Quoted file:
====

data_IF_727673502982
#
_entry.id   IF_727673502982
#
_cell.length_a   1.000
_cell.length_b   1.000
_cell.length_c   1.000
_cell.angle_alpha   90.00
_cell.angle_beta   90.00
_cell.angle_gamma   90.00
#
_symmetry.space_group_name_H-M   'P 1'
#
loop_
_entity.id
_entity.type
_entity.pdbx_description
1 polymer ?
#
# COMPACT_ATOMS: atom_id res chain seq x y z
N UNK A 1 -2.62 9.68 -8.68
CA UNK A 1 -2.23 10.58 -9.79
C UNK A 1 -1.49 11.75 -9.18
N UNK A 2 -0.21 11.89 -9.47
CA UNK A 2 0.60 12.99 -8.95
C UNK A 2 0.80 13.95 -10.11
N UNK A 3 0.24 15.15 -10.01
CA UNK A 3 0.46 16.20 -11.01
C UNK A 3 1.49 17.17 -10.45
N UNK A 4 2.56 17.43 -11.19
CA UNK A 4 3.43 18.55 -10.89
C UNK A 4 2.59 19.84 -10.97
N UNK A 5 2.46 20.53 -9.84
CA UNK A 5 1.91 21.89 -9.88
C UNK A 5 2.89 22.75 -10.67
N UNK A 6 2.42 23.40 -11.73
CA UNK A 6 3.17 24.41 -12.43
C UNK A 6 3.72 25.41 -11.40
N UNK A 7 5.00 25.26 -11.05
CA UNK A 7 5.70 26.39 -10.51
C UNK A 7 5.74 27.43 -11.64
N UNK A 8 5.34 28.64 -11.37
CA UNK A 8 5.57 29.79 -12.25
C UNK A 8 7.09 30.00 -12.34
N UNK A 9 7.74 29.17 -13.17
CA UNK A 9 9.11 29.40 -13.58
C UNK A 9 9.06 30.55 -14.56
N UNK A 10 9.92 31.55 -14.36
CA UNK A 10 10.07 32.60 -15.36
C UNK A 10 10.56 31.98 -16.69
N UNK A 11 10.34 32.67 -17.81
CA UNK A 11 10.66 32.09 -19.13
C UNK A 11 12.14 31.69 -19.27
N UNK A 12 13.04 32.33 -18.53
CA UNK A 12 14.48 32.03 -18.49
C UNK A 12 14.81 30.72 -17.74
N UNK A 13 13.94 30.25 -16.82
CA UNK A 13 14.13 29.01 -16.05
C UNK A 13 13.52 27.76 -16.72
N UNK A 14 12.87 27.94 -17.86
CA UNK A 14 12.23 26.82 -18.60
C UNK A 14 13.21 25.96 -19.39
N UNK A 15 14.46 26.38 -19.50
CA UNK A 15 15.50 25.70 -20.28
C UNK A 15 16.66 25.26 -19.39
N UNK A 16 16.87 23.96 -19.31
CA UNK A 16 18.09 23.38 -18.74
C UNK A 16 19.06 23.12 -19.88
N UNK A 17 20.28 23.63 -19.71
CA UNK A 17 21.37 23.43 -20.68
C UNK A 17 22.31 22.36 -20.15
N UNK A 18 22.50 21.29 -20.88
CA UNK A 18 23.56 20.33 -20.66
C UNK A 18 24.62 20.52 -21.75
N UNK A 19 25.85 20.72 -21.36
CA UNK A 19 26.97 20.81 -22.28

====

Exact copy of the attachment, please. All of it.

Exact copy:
data_IF_727673502982
#
_entry.id   IF_727673502982
#
_cell.length_a   1.000
_cell.length_b   1.000
_cell.length_c   1.000
_cell.angle_alpha   90.00
_cell.angle_beta   90.00
_cell.angle_gamma   90.00
#
_symmetry.space_group_name_H-M   'P 1'
#
loop_
_entity.id
_entity.type
_entity.pdbx_description
1 polymer ?
#
# COMPACT_ATOMS: atom_id res chain seq x y z
N UNK A 1 -2.62 9.68 -8.68
CA UNK A 1 -2.23 10.58 -9.79
C UNK A 1 -1.49 11.75 -9.18
N UNK A 2 -0.21 11.89 -9.47
CA UNK A 2 0.60 12.99 -8.95
C UNK A 2 0.80 13.95 -10.11
N UNK A 3 0.24 15.15 -10.01
CA UNK A 3 0.46 16.20 -11.01
C UNK A 3 1.49 17.17 -10.45
N UNK A 4 2.56 17.43 -11.19
CA UNK A 4 3.43 18.55 -10.89
C UNK A 4 2.59 19.84 -10.97
N UNK A 5 2.46 20.53 -9.84
CA UNK A 5 1.91 21.89 -9.88
C UNK A 5 2.89 22.75 -10.67
N UNK A 6 2.42 23.40 -11.73
CA UNK A 6 3.17 24.41 -12.43
C UNK A 6 3.72 25.41 -11.40
N UNK A 7 5.00 25.26 -11.05
CA UNK A 7 5.70 26.39 -10.51
C UNK A 7 5.74 27.43 -11.64
N UNK A 8 5.34 28.64 -11.37
CA UNK A 8 5.57 29.79 -12.25
C UNK A 8 7.09 30.00 -12.34
N UNK A 9 7.74 29.17 -13.17
CA UNK A 9 9.11 29.40 -13.58
C UNK A 9 9.06 30.55 -14.56
N UNK A 10 9.92 31.55 -14.36
CA UNK A 10 10.07 32.60 -15.36
C UNK A 10 10.56 31.98 -16.69
N UNK A 11 10.34 32.67 -17.81
CA UNK A 11 10.66 32.09 -19.13
C UNK A 11 12.14 31.69 -19.27
N UNK A 12 13.04 32.33 -18.53
CA UNK A 12 14.48 32.03 -18.49
C UNK A 12 14.81 30.72 -17.74
N UNK A 13 13.94 30.25 -16.82
CA UNK A 13 14.13 29.01 -16.05
C UNK A 13 13.52 27.76 -16.72
N UNK A 14 12.87 27.94 -17.86
CA UNK A 14 12.23 26.82 -18.60
C UNK A 14 13.21 25.96 -19.39
N UNK A 15 14.46 26.38 -19.50
CA UNK A 15 15.50 25.70 -20.28
C UNK A 15 16.66 25.26 -19.39
N UNK A 16 16.87 23.96 -19.31
CA UNK A 16 18.09 23.38 -18.74
C UNK A 16 19.06 23.12 -19.88
N UNK A 17 20.28 23.63 -19.71
CA UNK A 17 21.37 23.43 -20.68
C UNK A 17 22.31 22.36 -20.15
N UNK A 18 22.50 21.29 -20.88
CA UNK A 18 23.56 20.33 -20.66
C UNK A 18 24.62 20.52 -21.75
N UNK A 19 25.85 20.72 -21.36
CA UNK A 19 26.97 20.81 -22.28